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Title: Deglaciation of the Dee Valley, N.E. Scotland
Author: Brown, Iain M.
ISNI:       0000 0000 8064 5853
Awarding Body: University of Aberdeen
Current Institution: University of Aberdeen
Date of Award: 1992
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The aim of this study was to analyse the pattern of deglaciation in the Dee valley and, in particular, to deduce whether this occurred by active frontal retreat or by areal stagnation and downwasting. This has important implications for palaeo-environmental reconstructions of the Lateglacial period. The main techniques used were morphological mapping and construction of sediment-landform assemblages, facilitated by borehole records of the British Geological Survey. Several sections were available which have not previously been logged. The area of study has been sub-divided into three main sectors: Lower Deeside, Feughside and Upper Deeside. In each case, conclusive evidence was obtained that the last (Devensian) ice-sheet decayed predominantly by active retreat but with a stagnant margin. Linear assemblages of ice-marginal topography frequently indicate a lobate ice-front based in the main Dee valley. The closely-spaced alignment of ridges in these assemblages suggests that they represent stillstands which interrupted retreat of the ice front. The presence of ice in the main Dee valley during deglaciation meant that drainage of tributary valleys was blocked. This resulted in formation of glacial lakes as indicated by glaciolacustrine sediments, deltas and overflow channels. Topography was a major control on the pattern of deglaciation, notably in areas of compressive ice flow where supraglacial sedimentation resulted in hummocky, ice-marginal deposits. These have previously been mis-interpreted as evidence for glacial readvances initiated by climatic change. The sedimentary successions in ice-marginal ridges strongly resemble those recorded from present-day sub-polar glaciers (eg. Svalbard). This implies that deglaciation in NE Scotland occurred whilst the climate was still cold, which is consistent with evidence from the coastal zone indicating that deglaciation was in progress by 15 ka BP. Much of the ice-sheet over NE Scotland therefore disappeared before the global climatic amelioration that occurred at 13.5-13 ka BP.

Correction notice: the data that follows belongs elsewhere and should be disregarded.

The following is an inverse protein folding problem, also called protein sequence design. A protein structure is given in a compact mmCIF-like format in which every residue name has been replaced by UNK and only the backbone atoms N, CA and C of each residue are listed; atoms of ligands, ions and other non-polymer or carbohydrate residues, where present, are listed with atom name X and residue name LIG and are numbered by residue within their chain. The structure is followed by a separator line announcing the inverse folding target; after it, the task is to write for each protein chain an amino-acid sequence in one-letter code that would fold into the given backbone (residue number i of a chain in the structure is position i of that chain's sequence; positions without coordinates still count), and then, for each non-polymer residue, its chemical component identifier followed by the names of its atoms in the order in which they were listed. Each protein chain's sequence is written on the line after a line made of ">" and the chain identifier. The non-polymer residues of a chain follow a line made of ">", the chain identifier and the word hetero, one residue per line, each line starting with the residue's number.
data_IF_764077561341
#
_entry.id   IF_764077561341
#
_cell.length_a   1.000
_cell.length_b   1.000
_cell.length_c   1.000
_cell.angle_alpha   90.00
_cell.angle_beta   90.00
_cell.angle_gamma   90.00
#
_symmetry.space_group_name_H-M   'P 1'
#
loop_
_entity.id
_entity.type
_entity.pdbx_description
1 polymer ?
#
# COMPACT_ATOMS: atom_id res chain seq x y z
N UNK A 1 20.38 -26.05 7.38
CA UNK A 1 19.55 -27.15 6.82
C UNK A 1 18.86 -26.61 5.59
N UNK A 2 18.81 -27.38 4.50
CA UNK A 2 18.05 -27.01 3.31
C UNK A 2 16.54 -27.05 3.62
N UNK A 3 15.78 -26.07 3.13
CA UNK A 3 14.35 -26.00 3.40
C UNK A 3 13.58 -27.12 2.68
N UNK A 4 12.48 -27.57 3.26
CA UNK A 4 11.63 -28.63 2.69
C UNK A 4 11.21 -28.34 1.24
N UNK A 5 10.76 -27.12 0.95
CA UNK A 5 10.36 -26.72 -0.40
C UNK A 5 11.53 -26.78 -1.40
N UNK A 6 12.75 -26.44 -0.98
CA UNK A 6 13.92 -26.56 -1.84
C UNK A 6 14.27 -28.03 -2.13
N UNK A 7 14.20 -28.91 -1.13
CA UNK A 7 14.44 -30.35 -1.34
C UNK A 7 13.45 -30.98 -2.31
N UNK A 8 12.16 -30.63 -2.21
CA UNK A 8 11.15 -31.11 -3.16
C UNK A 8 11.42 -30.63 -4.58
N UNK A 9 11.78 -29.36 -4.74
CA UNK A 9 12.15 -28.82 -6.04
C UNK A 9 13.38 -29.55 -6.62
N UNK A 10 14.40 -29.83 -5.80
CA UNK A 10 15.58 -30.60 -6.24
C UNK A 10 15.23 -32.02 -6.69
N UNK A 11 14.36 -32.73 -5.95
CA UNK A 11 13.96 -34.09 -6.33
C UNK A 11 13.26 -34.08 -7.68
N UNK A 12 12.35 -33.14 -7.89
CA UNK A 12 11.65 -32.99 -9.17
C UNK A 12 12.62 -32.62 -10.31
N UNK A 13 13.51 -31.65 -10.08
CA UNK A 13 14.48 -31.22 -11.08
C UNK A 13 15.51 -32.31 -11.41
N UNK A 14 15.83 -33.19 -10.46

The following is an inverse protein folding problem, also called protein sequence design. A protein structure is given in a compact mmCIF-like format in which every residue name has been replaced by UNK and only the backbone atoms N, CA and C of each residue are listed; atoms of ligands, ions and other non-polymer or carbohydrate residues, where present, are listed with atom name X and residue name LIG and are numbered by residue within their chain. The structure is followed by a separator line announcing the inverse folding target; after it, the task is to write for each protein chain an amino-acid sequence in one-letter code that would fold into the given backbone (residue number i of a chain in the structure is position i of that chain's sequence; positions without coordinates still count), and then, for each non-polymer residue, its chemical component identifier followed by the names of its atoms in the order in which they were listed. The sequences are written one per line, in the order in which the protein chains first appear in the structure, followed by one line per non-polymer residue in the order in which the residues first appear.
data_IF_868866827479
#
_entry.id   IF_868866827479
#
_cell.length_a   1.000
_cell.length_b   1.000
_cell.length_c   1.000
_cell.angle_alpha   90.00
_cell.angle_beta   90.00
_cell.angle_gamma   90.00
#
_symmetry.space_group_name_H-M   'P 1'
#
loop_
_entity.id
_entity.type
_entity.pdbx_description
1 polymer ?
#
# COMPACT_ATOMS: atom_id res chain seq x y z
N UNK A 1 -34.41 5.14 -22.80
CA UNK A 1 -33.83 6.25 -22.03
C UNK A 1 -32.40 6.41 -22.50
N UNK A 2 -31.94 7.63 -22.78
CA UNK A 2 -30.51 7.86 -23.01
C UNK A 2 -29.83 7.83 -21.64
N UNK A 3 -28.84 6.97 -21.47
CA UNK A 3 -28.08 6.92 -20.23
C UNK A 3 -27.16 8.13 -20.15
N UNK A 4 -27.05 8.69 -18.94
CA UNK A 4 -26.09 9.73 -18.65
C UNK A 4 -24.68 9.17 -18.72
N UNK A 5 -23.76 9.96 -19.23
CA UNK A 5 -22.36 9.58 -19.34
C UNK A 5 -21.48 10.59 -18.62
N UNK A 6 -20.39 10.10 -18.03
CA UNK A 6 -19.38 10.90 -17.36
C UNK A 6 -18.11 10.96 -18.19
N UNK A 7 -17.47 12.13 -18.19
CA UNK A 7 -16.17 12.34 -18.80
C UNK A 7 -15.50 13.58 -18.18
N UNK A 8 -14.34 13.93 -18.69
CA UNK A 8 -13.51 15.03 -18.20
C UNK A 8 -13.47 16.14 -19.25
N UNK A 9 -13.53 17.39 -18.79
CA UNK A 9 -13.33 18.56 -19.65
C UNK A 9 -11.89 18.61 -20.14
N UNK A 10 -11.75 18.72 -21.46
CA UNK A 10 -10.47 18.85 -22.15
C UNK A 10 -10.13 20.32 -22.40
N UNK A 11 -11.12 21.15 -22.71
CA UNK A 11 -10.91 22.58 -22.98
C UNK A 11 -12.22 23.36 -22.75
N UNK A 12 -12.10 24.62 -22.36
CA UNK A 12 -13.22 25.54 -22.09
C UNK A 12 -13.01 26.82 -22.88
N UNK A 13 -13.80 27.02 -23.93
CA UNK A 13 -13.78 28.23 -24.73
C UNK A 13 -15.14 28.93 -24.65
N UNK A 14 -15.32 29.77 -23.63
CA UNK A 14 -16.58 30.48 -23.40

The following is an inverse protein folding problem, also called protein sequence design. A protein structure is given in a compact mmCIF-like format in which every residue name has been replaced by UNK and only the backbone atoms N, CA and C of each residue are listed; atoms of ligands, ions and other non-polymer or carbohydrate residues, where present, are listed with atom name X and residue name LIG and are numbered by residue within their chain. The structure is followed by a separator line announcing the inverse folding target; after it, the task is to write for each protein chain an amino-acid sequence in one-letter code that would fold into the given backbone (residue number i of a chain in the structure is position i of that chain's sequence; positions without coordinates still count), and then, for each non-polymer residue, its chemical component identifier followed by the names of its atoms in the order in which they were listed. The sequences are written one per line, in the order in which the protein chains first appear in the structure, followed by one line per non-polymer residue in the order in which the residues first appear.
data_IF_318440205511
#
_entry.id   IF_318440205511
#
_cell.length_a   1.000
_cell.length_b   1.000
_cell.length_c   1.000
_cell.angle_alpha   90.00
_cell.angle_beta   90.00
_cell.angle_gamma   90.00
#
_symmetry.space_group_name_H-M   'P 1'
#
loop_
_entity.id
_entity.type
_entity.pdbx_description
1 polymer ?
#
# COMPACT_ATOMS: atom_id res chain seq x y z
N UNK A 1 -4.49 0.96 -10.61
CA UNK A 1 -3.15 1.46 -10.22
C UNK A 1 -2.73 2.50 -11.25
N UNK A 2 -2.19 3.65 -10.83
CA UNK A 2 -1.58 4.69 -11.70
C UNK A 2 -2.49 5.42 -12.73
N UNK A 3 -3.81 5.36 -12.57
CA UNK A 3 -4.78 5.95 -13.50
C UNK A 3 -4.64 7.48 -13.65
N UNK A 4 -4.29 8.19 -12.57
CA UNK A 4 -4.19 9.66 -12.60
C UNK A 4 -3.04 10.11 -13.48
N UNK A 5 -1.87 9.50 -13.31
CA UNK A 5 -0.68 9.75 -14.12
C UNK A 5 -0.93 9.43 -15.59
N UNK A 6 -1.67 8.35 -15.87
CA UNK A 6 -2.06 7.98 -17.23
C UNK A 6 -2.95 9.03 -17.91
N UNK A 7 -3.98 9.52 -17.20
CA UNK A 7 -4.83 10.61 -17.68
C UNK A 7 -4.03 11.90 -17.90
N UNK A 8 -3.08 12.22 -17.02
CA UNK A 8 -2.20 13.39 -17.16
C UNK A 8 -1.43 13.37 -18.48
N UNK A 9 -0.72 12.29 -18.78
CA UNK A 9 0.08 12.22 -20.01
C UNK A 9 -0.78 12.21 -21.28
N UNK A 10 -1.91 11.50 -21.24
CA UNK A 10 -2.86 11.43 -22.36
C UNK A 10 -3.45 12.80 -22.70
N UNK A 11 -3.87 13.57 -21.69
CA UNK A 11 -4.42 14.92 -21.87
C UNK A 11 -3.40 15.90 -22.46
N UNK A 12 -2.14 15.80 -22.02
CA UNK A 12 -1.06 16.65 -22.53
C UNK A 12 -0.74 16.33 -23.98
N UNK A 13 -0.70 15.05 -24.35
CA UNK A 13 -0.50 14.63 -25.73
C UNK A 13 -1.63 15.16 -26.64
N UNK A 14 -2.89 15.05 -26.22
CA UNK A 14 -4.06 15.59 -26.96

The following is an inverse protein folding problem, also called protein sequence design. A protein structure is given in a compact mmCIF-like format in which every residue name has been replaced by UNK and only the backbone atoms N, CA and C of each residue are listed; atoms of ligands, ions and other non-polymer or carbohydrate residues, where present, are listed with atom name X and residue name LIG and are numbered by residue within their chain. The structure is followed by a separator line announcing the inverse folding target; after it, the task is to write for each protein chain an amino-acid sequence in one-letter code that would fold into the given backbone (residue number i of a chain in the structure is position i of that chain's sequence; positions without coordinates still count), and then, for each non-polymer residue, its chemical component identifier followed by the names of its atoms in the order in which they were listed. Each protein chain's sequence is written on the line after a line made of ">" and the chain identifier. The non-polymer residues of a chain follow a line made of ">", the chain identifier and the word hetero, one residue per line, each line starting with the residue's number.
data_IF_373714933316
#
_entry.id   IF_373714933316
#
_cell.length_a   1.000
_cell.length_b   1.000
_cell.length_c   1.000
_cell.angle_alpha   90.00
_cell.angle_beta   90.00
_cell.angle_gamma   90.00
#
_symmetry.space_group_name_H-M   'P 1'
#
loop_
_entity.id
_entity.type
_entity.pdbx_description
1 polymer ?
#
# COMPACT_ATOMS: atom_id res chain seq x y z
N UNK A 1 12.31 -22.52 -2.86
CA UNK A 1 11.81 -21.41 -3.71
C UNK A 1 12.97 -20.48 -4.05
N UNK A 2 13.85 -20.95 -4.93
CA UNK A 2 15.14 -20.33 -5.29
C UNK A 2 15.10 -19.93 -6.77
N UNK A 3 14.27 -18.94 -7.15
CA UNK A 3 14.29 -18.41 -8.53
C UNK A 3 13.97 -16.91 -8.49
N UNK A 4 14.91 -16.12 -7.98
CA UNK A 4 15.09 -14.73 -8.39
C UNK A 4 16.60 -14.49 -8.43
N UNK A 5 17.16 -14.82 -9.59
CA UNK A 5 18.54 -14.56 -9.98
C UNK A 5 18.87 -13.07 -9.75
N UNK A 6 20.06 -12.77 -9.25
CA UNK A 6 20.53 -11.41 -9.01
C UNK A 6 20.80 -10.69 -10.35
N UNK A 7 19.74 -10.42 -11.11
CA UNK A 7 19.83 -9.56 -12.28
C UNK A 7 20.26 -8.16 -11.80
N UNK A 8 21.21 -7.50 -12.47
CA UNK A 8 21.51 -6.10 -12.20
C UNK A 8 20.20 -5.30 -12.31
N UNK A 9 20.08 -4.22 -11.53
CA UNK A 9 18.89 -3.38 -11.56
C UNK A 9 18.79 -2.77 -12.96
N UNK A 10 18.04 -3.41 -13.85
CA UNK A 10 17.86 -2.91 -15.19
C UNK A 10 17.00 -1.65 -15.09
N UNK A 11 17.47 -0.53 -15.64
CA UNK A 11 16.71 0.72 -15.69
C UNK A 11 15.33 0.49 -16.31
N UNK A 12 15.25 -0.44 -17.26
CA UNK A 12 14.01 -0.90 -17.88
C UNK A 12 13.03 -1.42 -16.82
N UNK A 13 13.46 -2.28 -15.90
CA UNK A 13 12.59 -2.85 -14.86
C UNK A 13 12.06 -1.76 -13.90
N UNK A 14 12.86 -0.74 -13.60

Supervisor: Not available Sponsor: Not available
Qualification Name: Thesis (Ph.D.) Qualification Level: Doctoral
EThOS ID:  DOI: Not available
Keywords: Glacial epoch Geology Mineralogy Sedimentology